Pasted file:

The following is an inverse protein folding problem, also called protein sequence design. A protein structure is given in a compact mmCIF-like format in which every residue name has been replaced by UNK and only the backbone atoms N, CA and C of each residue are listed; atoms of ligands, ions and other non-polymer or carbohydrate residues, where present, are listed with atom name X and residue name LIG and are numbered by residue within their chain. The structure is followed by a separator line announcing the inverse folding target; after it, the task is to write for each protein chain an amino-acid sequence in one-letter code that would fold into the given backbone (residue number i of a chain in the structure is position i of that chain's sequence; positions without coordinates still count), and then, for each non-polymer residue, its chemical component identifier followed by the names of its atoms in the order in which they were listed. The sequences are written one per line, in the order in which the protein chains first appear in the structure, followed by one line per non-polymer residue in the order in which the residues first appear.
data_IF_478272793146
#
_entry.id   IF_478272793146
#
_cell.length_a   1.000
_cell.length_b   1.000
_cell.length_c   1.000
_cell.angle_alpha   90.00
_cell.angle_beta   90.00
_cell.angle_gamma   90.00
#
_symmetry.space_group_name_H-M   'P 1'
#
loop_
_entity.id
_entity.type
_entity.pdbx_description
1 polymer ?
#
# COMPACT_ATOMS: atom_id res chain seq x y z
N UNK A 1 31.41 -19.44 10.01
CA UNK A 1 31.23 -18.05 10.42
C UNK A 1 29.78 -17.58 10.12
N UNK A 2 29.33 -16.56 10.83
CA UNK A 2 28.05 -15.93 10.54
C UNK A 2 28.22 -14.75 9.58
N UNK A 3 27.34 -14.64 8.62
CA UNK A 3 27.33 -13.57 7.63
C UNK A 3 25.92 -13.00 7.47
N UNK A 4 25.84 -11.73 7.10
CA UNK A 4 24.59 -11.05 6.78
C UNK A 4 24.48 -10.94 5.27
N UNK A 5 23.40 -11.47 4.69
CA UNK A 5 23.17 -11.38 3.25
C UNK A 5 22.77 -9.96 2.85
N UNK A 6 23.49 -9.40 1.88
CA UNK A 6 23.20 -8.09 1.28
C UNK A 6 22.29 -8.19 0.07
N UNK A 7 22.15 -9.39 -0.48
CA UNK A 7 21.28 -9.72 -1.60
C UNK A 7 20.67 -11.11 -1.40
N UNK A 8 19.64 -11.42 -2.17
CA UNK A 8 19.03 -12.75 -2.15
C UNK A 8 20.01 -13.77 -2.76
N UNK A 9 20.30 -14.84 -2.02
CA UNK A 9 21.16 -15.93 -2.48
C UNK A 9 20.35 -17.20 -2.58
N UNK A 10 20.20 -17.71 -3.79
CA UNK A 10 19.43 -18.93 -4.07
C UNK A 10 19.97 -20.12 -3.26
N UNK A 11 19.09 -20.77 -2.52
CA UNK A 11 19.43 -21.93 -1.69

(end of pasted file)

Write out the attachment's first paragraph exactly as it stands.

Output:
The following is an inverse protein folding problem, also called protein sequence design. A protein structure is given in a compact mmCIF-like format in which every residue name has been replaced by UNK and only the backbone atoms N, CA and C of each residue are listed; atoms of ligands, ions and other non-polymer or carbohydrate residues, where present, are listed with atom name X and residue name LIG and are numbered by residue within their chain. The structure is followed by a separator line announcing the inverse folding target; after it, the task is to write for each protein chain an amino-acid sequence in one-letter code that would fold into the given backbone (residue number i of a chain in the structure is position i of that chain's sequence; positions without coordinates still count), and then, for each non-polymer residue, its chemical component identifier followed by the names of its atoms in the order in which they were listed. The sequences are written one per line, in the order in which the protein chains first appear in the structure, followed by one line per non-polymer residue in the order in which the residues first appear.